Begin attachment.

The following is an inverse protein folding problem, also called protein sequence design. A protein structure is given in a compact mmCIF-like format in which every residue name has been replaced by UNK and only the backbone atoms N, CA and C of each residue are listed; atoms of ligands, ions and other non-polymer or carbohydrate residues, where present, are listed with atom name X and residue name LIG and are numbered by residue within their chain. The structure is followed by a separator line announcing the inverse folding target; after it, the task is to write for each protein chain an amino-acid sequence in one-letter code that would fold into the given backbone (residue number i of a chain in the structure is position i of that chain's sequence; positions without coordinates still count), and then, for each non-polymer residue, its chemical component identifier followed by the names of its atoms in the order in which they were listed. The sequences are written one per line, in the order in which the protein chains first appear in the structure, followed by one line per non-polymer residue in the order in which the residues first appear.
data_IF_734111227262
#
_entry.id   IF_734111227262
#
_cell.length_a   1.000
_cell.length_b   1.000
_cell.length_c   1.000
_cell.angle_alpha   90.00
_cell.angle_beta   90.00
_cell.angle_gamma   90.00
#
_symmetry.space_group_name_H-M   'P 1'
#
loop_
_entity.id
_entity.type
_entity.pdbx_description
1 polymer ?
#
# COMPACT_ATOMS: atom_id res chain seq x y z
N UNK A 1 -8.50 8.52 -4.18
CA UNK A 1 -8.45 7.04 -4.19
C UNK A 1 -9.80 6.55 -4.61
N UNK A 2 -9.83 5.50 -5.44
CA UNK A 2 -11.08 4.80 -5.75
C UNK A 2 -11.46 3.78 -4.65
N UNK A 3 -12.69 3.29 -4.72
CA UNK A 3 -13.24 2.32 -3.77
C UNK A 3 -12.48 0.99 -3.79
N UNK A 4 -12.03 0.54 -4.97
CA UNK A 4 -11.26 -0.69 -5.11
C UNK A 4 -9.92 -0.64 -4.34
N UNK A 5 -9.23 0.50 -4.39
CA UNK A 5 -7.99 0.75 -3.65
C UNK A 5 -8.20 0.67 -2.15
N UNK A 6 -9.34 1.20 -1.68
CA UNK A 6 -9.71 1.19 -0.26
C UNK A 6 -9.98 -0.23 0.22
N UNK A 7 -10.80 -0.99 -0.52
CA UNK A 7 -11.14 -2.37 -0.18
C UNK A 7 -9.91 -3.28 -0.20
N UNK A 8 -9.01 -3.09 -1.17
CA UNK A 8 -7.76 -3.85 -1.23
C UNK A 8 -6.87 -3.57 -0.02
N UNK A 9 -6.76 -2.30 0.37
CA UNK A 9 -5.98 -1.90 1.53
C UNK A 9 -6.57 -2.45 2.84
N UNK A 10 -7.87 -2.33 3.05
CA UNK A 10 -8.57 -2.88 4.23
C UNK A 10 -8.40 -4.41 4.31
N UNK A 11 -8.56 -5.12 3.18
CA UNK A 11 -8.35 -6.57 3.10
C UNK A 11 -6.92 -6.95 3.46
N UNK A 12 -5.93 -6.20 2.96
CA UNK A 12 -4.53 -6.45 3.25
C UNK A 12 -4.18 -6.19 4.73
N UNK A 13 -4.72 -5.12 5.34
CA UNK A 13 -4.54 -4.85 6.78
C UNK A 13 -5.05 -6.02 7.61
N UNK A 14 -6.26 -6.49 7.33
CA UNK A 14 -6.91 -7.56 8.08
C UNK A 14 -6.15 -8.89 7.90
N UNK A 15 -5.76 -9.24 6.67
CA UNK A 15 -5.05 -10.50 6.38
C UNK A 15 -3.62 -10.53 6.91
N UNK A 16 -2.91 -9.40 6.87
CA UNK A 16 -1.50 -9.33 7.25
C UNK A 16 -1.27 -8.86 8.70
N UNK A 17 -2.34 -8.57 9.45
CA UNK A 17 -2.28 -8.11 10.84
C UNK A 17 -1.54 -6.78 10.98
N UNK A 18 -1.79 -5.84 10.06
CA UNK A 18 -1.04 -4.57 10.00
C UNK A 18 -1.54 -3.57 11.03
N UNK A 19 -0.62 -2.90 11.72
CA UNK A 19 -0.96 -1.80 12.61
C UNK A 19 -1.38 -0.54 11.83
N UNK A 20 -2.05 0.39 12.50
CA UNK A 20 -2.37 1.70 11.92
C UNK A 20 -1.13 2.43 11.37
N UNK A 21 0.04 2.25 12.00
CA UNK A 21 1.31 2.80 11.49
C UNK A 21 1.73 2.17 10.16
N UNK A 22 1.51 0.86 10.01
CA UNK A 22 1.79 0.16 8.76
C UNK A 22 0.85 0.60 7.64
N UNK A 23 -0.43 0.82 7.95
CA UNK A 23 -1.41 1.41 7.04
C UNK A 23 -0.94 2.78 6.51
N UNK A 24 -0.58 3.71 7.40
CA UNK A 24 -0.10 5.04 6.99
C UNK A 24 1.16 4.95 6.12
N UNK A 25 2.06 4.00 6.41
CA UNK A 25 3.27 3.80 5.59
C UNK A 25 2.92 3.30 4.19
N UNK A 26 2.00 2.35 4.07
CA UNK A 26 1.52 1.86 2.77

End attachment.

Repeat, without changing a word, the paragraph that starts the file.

The following is an inverse protein folding problem, also called protein sequence design. A protein structure is given in a compact mmCIF-like format in which every residue name has been replaced by UNK and only the backbone atoms N, CA and C of each residue are listed; atoms of ligands, ions and other non-polymer or carbohydrate residues, where present, are listed with atom name X and residue name LIG and are numbered by residue within their chain. The structure is followed by a separator line announcing the inverse folding target; after it, the task is to write for each protein chain an amino-acid sequence in one-letter code that would fold into the given backbone (residue number i of a chain in the structure is position i of that chain's sequence; positions without coordinates still count), and then, for each non-polymer residue, its chemical component identifier followed by the names of its atoms in the order in which they were listed. The sequences are written one per line, in the order in which the protein chains first appear in the structure, followed by one line per non-polymer residue in the order in which the residues first appear.